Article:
Hit Me Baby
by Jeff Hill
Sacred Chickens is delighted to publish this original story by Jeff Hill, a truly original writer and friend of the chickens.
Traveling back into the city from my small hometown of a less-than-impressive population of three hundred, I couldn’t help but think of what had transpired over the last week. I had quit my job, broken up with my girlfriend, lost my best friend, and the strangest thing is; none of those were what had changed me as a person. It was a strange encounter on the interstate that made me question everything I had ever known to be true, whether it was the laws of physics, the existence of a higher power, or even something as simple as the horribleness that lurks deep within every human being.
Psych ward patients are good listeners, and that is why I chose to work as a doctor in a low-security facility in the big city. Small town guy from a sheltered life, full of rich parents who don’t look it, six older sisters, one younger brother, and the notion of high school let alone college being unthinkable. That pretty much describes the first twenty years of my life. A doctor in psychiatry, living in a not-too-shabby apartment with his best friend of eight years, until just recently, and looking for a new reason to not give up on the entire female gender.
Kings For Sale
Emotional and Rough-Edged Jazzy Country-Blues
Afton Wolfe released his debut EP in 2020;. Petronius’ Last Meal and was full of jazzy Country-Blues and rough-edged vocals, with a batch of well-written songs.
Kings For Sale reprises that formula; while kicking it up a notch with a colorful production by Grammy winner Oz Fritz that includes plenty of horns and some winsome pedal steel to go with Wolfe’s gruff, evocative voice.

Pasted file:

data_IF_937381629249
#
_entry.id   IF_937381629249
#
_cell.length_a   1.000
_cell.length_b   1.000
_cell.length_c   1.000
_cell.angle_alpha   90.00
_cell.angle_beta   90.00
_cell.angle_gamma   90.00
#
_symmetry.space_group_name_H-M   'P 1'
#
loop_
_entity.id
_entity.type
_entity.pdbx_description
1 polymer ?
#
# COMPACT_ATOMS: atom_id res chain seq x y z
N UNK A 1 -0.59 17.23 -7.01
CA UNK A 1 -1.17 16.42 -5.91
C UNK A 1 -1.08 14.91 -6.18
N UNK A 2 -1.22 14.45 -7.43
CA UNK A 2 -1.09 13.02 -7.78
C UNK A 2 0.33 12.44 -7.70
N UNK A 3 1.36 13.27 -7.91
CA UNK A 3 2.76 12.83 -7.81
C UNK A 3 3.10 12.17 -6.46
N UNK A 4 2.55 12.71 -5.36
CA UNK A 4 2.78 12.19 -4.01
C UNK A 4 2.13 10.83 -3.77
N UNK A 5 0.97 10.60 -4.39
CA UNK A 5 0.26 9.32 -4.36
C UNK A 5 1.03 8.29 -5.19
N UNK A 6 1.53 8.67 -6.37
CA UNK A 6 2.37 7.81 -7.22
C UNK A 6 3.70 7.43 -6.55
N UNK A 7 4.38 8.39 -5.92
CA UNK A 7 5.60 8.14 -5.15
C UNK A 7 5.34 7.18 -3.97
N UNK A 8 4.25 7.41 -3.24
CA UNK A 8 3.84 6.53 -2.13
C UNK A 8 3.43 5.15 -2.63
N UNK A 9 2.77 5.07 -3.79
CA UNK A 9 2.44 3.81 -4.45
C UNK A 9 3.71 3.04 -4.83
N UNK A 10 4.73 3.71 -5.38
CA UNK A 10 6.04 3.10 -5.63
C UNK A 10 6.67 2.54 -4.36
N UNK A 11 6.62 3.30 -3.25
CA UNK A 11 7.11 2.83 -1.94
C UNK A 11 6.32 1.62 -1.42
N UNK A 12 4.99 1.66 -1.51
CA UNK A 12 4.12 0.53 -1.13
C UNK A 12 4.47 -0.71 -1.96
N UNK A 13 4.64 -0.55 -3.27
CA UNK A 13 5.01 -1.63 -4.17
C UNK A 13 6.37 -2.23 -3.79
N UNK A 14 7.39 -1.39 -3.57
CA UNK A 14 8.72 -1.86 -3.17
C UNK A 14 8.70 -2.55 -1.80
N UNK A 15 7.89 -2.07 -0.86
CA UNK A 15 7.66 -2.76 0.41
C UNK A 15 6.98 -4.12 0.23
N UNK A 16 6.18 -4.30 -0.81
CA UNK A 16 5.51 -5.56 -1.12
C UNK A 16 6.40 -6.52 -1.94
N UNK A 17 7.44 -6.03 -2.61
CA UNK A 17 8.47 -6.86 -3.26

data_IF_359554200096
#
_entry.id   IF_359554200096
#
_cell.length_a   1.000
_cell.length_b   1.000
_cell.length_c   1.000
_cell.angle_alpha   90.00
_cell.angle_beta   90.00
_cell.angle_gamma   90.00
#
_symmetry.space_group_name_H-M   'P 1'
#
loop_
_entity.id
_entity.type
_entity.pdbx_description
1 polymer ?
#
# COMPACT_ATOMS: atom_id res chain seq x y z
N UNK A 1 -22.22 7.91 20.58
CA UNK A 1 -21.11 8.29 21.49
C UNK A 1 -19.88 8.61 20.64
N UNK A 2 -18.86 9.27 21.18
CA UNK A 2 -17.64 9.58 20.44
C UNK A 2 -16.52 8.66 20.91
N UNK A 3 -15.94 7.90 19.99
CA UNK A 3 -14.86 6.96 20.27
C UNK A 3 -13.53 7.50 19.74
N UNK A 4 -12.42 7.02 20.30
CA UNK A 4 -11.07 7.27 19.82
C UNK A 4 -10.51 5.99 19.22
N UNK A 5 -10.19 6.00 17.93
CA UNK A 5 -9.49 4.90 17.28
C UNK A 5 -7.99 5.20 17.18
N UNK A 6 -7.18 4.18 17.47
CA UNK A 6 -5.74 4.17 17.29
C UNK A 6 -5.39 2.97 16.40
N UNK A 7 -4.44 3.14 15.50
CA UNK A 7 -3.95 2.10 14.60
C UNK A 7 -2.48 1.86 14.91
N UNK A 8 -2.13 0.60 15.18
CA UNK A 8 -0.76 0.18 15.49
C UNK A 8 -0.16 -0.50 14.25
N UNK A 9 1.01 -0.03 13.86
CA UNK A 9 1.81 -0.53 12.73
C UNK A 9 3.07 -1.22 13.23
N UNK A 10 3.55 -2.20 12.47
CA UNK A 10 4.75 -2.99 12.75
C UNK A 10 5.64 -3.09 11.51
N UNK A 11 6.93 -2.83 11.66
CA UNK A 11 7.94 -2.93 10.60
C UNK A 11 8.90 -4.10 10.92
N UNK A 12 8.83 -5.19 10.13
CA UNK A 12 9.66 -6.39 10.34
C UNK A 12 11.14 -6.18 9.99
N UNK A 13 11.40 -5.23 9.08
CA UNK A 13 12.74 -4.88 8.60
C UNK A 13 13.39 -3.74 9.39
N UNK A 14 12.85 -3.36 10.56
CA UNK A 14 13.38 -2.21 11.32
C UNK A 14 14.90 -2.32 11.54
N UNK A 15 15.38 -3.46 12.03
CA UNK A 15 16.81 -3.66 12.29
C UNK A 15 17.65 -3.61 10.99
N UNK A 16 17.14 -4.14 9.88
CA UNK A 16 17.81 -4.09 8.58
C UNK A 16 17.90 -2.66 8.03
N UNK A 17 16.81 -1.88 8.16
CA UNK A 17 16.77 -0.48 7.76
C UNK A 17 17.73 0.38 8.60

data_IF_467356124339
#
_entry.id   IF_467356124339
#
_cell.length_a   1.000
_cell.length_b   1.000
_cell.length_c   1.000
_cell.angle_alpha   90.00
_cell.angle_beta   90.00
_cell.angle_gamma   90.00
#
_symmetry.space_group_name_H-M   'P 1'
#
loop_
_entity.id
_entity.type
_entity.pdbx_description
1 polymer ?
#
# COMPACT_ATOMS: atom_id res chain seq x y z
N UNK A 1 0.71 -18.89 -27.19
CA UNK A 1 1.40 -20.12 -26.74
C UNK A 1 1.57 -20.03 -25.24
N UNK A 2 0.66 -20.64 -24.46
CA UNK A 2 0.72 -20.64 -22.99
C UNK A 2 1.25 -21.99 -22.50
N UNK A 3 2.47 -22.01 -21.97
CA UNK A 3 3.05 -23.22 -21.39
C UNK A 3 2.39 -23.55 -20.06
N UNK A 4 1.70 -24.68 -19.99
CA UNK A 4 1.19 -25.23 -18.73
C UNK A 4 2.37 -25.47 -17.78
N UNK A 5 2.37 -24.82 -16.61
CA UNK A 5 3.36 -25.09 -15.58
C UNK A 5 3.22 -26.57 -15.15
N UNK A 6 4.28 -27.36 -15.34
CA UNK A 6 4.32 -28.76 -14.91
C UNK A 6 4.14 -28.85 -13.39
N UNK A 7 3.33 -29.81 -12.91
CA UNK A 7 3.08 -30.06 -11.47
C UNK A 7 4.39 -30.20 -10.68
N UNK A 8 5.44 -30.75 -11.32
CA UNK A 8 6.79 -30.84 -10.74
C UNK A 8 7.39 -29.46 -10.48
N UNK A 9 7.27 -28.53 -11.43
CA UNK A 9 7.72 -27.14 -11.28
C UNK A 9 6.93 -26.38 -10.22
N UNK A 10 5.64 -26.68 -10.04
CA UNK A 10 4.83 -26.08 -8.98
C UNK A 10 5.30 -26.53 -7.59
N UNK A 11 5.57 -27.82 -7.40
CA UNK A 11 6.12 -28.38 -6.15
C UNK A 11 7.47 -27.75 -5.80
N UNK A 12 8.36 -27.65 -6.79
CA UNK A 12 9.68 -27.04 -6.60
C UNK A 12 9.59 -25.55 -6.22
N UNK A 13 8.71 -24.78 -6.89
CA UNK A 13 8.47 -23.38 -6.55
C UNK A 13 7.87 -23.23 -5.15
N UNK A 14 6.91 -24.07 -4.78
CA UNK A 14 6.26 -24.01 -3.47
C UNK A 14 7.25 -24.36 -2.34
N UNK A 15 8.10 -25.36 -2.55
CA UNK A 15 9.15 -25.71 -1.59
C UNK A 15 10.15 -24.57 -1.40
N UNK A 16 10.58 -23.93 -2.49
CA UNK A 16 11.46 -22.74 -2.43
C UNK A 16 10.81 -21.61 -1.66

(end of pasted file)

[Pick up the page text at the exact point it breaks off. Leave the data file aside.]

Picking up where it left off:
The cover image shows Wolfe seemingly looking backward and forward at the same time, his inner thoughts reflecting on his outer self? A good primer for the music it accompanies.
The lead off track, “Paper Piano,” is a rocking delight complete with a perfectly matched horn section and rollicking piano.
The risqué “Dirty Girl” has a New Orleans flavor, making broad use of Wolfe’s sandpaper rough vocals and some simmering blues by his studio band.
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by Charlie Robert
Like Heathcliff on the Moor
He comes in the worst part of the night.
The moon has either set
or never risen.
There are no intelligent constellations
His Mother rips off her dress as
he slides fishlike from her V.
His Amniotic Sack.
The Caul of Good Fortune.
Dark and bright.
She names him Judas
because she likes the name.
When he is twenty-two he will
Win the War.
Across the hall someone else is born and
lives three minutes.
Filled with a high pitched keening.
Like Heathcliff on the moor.
Fragments of a Revolution
Author, Seb Doubinsky
by Naomi Ulsted
Seb Doubinsky’s novel, Fragments of a Revolution, plunges the reader into a world of violence in the first few pages. The reader will come to find the nuances, quirks and beauties within our narrator, Lorenzo’s memories of this failed 1969 revolution in Mexico, but Doubinsky makes sure the reader can’t forget this is no joke, an idealistic adventure, but not without violent consequences.